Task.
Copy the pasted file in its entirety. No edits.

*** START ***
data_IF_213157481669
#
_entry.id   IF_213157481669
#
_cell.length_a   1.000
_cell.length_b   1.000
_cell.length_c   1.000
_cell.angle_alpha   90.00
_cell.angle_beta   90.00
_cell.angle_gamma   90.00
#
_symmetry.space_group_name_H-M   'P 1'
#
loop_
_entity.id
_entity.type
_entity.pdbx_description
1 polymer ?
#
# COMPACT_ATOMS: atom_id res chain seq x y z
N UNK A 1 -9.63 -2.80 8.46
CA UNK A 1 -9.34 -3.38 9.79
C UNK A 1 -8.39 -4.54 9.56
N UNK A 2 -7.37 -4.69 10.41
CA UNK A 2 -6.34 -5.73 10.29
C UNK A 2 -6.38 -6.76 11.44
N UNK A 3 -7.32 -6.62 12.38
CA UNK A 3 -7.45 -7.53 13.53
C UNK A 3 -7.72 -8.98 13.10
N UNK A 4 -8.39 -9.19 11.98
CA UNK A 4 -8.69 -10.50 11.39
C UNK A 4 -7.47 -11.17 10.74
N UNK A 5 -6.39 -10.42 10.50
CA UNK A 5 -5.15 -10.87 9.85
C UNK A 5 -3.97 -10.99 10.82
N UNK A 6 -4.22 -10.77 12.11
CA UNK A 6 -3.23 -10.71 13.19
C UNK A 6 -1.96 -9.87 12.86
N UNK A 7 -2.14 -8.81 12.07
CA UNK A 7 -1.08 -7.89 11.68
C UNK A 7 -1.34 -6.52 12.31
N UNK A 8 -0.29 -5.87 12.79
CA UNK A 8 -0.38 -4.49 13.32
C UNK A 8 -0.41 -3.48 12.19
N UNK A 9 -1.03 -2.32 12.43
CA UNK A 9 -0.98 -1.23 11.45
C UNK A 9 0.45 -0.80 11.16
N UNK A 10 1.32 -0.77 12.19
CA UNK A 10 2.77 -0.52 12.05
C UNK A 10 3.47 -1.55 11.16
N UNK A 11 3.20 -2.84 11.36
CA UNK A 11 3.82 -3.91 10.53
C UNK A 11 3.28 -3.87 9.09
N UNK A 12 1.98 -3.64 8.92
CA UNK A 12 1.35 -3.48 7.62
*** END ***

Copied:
data_IF_213157481669
#
_entry.id   IF_213157481669
#
_cell.length_a   1.000
_cell.length_b   1.000
_cell.length_c   1.000
_cell.angle_alpha   90.00
_cell.angle_beta   90.00
_cell.angle_gamma   90.00
#
_symmetry.space_group_name_H-M   'P 1'
#
loop_
_entity.id
_entity.type
_entity.pdbx_description
1 polymer ?
#
# COMPACT_ATOMS: atom_id res chain seq x y z
N UNK A 1 -9.63 -2.80 8.46
CA UNK A 1 -9.34 -3.38 9.79
C UNK A 1 -8.39 -4.54 9.56
N UNK A 2 -7.37 -4.69 10.41
CA UNK A 2 -6.34 -5.73 10.29
C UNK A 2 -6.38 -6.76 11.44
N UNK A 3 -7.32 -6.62 12.38
CA UNK A 3 -7.45 -7.53 13.53
C UNK A 3 -7.72 -8.98 13.10
N UNK A 4 -8.39 -9.19 11.98
CA UNK A 4 -8.69 -10.50 11.39
C UNK A 4 -7.47 -11.17 10.74
N UNK A 5 -6.39 -10.42 10.50
CA UNK A 5 -5.15 -10.87 9.85
C UNK A 5 -3.97 -10.99 10.82
N UNK A 6 -4.22 -10.77 12.11
CA UNK A 6 -3.23 -10.71 13.19
C UNK A 6 -1.96 -9.87 12.86
N UNK A 7 -2.14 -8.81 12.07
CA UNK A 7 -1.08 -7.89 11.68
C UNK A 7 -1.34 -6.52 12.31
N UNK A 8 -0.29 -5.87 12.79
CA UNK A 8 -0.38 -4.49 13.32
C UNK A 8 -0.41 -3.48 12.19
N UNK A 9 -1.03 -2.32 12.43
CA UNK A 9 -0.98 -1.23 11.45
C UNK A 9 0.45 -0.80 11.16
N UNK A 10 1.32 -0.77 12.19
CA UNK A 10 2.77 -0.52 12.05
C UNK A 10 3.47 -1.55 11.16
N UNK A 11 3.20 -2.84 11.36
CA UNK A 11 3.82 -3.91 10.53
C UNK A 11 3.28 -3.87 9.09
N UNK A 12 1.98 -3.64 8.92
CA UNK A 12 1.35 -3.48 7.62